Oscar Wilde Memorial Sculpture
|Oscar Wilde Memorial Sculpture|
The statue of Wilde in 2010
The statue of Constance Lloyd in 2013
The Dionysus statue in 2018
The Oscar Wilde Memorial Sculpture is a collection of three statues in Merrion Square in Dublin, Ireland, commemorating Irish poet and playwright Oscar Wilde. The sculptures were unveiled in 1997 and were designed and made by Danny Osborne.
English sculptor Danny Osborne was commissioned by the Guinness Ireland Group to create a statue commemorating Oscar Wilde, which was unveiled in 1997, by Wilde's grandson Merlin Holland. The initial budget of IR£20,000 was later increased to IR£45,000. Since marble alone was deemed inadequate, the statue was formed from different coloured stones from three continents. The torso is of green nephrite jade from British Columbia, Canada, and pink thulite from Norway. The legs are of Norwegian Blue Pearl granite with the shoes being black Indian charnockite and finished with bronze shoelace tips. The statue also wears a Trinity College tie made from glazed porcelain, and three rings – Wilde's wedding ring and two scarabs, one for good luck, the other for bad luck.
The statue is mounted with Wilde reclining on a large quartz boulder obtained by Osborne himself from the Wicklow Mountains. The sculpture also includes two pillars flanking the boulder with one pillar having a nude pregnant representation of Wilde's wife Constance Lloyd on top. The other one has a male torso representing Dionysus, the Greek God of drama and wine, atop it. Both flanking sculptures are in bronze and granite, and both pillars have inscriptions from Wilde's poems carved onto them. The inscriptions of the quotes copy the personal handwriting of figures including Seamus Heaney, John B. Keane and Michael D. Higgins.
Three people, living at the time near to the artist's West Cork studio, posed as models for the three sculptures.
When the statue was unveiled in 1997, it was the first statue commemorating Wilde, who had died 97 years earlier. It received near unanimous praise for the materials used and for its location near his childhood home at 1, Merrion Square. In 2010, the porcelain head of Wilde had to be replaced because cracks were forming on it. The porcelain head was replaced by a new one made of white jadeite.
Impact and significance
In a May 2001 article in the Irish edition of The Sunday Times Mark Keenan commented on the surprisingly long wait for a commemoration of Wilde in his native city and suggested an explanation for the delay, "... a decade ago, more conservative elements among the Dublin public may not have dared allow his city to commemorate his name." Art historian Paula Murphy agreed, saying, "It has taken nearly one hundred years for an Irish body, public or private, to risk suggesting that we might consider Oscar Wilde worthy of such commemoration. But then it has taken the same length of time for Ireland to awaken, reluctantly, to the existence of sexuality and the reality of the way in which it dictates a lifestyle." It took as long for London, where Wilde spent most of his adult life, to commemorate the dramatist: Maggi Hambling's A Conversation with Oscar Wilde was unveiled in 1998.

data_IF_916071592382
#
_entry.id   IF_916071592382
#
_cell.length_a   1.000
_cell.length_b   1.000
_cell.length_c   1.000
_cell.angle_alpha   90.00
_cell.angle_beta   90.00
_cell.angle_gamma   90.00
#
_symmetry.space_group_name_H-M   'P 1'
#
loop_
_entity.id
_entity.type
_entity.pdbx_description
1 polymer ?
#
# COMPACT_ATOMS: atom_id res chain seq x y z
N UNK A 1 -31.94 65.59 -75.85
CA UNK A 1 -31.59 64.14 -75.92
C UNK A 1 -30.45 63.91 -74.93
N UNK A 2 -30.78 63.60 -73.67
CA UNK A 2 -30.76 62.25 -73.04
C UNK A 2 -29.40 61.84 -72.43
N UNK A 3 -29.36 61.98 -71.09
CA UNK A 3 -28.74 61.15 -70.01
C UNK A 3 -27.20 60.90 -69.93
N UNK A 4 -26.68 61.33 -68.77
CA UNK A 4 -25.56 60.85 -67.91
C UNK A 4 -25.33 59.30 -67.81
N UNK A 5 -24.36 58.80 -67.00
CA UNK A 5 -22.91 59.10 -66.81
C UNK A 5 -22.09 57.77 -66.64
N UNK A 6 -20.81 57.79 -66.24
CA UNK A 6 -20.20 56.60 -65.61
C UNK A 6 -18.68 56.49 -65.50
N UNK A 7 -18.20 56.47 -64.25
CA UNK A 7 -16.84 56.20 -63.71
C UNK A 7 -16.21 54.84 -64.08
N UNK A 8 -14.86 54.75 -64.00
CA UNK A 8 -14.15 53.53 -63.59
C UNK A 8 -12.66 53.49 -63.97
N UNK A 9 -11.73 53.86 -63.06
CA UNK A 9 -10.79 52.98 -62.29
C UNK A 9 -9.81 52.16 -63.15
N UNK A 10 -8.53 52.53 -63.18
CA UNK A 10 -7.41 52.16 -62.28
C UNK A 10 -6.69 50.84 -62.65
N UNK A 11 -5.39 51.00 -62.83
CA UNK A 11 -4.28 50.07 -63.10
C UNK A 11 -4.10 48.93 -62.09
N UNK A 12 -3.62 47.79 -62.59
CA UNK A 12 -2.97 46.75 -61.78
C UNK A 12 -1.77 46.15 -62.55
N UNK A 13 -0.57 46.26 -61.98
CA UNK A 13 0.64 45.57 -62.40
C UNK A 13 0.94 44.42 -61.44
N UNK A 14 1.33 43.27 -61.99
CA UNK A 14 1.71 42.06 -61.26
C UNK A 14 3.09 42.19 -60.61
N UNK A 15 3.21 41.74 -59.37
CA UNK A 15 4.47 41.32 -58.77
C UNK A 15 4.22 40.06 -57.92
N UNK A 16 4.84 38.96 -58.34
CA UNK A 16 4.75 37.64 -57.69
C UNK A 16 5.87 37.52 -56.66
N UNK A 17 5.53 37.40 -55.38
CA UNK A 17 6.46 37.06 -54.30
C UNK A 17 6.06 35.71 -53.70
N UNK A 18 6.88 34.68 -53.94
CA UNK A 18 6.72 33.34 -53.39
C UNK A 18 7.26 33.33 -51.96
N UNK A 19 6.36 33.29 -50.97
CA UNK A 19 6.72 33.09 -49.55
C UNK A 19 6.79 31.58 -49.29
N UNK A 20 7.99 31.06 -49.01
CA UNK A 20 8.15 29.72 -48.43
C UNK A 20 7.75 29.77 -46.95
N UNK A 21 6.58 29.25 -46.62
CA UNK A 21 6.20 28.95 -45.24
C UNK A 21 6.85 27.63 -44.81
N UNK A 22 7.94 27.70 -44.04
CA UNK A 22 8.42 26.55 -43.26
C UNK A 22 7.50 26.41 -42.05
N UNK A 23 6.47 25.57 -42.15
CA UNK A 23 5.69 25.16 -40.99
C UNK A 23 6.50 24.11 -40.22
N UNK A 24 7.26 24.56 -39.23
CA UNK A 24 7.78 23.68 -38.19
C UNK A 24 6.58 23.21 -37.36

Discussing the work in her 2012 article "Sculpting Irishness: a discussion of Dublin's commemorative statues of Oscar Wilde and Phil Lynott" for Sculpture Journal, Sarah Smith writes:
Another distinction is the figure's facial expression, which, disrupting the realism of the figure, might be described as a rather contorted sneer. Intended by the artist to represent two antithetical sides of Wilde, one half of his face is smiling widely ... while the other bears a sombre expression ... and this divide is echoed in his posture on either side. Because of its positioning at the corner of the park on the turn of the outer pathway, the visitor to the monument sees one side of Wilde when approaching and another when walking away. One is the witty Wilde who is most often remembered in popular culture, the other the "broken man" he became following his two-year incarceration for committing homosexual acts.
Smith argues "we cannot help but read this work according to today’s conventions of dress and gesture", saying:
The choice of pose for Wilde, which invokes familiar art historical and popular images of 'feminized masculinity', the use of colour for this ‘colourful character’ and his gaze directed at the nude male torso all coalesce with our knowledge of his homosexuality. We consequently see an overemphasis on his sexuality in this work, augmented by the nicknames given to it by Dubliners.
- "Oscar Wilde Memorial Sculpture". Dublin City Council. Retrieved 19 May 2017.
- Sarah, Smith (2012). "Sculpting Irishness: a discussion of Dublin's commemorative statues of Oscar Wilde and Phil Lynott". Sculpture Journal. 21. Retrieved 16 June 2017.
- "Chasing ghosts". The Sunday Herald. Archived from the original on 12 June 2018. Retrieved 19 May 2017 – via HighBeam Research.
- "A geological odyssey for Oscar as Wilde gets a new jade head". The Irish Times. Archived from the original on 21 May 2018. Retrieved 19 May 2017 – via HighBeam Research.
- "The surprising geology of Dublin's Oscar Wilde statue". Trinity News. 22 January 2014. Retrieved 19 May 2017.
- Wallis, Geoff (2002). The Rough Guide to Dublin. Rough Guides. p. 61. ISBN 1858289130.
- "Art in Parks" (PDF). Dublin City Council. 2014. Retrieved 24 July 2018.
- Keenan, Mark, "Take a walk on the Wildeside of Merrion Square", The Sunday Times (Irish edition), 20 May 2001
- Murphy, Paula. "The Quare on the Square: a statue of Oscar Wilde for Dublin", in Jerusha McCormack (ed), 1998. Wilde the Irishman, New Haven, CT: Yale University Press, p. 127
- "London's Wilde tribute". news.bbc.co.uk. BBC. 30 November 1998. Retrieved 20 May 2018.
- Media related to Statue of Oscar Wilde, Dublin at Wikimedia Commons